She nodded and they climbed up onto the edge. With one last look at his sister, Sam took a deep breath and let himself fall into the cold water below.

The waterlogged clothes made it hard to swim. Sam had to pull Lucy along because her dress made it all but impossible. But they made it to a set of steel rungs on the edge of the harbour and pulled themselves out. As soon as they made it out, Sam grabbed Lucy's hand and they ran, Tory right on their heels.

Sam headed straight for Mr. Barker's bakery. When they made it, Sam had just enough time to hide Lucy inside the door as Tory came barrelling around the corner. He used his entire body to block the door.

"Get back here," Tory growled.

Sam stood his ground. "No. If you want either of us, you'll have to kill me first."

"Is that an invitation, boy?" Sam took the time while Tory drew his sword to charge at him, knocking him to the ground. He got up and charged back. They fought, Sam dodging every swing of Tory sword and returning it with a swing of his fist, some of which made contact while most blew straight through. Sam was losing the fight. Tory had him up against the hay bales, holding the sword above Sam's chest. It was over. Sam braced himself as Tory brought the sword down.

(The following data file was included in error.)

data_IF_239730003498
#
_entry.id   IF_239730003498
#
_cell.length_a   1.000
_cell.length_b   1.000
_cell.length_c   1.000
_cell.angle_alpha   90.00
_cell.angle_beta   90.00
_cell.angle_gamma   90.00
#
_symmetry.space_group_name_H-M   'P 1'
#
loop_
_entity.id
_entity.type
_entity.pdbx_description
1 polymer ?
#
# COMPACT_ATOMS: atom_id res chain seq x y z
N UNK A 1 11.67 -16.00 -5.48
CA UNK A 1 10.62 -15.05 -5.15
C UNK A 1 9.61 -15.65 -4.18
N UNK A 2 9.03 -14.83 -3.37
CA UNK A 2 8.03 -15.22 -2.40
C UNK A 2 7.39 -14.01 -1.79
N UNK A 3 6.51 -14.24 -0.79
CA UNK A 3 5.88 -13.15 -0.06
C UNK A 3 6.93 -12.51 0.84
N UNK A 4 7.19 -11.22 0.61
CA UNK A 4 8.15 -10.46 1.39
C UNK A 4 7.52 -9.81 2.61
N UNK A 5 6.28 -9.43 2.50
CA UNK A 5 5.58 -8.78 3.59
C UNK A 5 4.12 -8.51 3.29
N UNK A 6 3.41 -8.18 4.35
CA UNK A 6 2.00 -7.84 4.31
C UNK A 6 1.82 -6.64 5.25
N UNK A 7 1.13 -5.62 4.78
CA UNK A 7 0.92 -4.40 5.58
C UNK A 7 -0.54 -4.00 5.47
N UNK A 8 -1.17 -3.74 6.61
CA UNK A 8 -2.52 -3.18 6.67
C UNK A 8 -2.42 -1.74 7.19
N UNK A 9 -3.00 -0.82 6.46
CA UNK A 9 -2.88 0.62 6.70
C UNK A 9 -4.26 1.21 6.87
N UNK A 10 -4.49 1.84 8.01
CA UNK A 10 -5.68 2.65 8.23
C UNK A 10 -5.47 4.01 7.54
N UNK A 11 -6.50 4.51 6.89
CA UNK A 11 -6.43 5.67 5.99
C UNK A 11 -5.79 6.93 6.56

Sam's eyes shot open.

He felt his chest. Nothing. Just his shirt. His hair was dry. The axe still leaned against his knees.

He sat up, breathing heavily and looking around. He was alive.

The wind picked up and as he meant to glare up at the sky, he caught a small glowing in the distance.

He ran.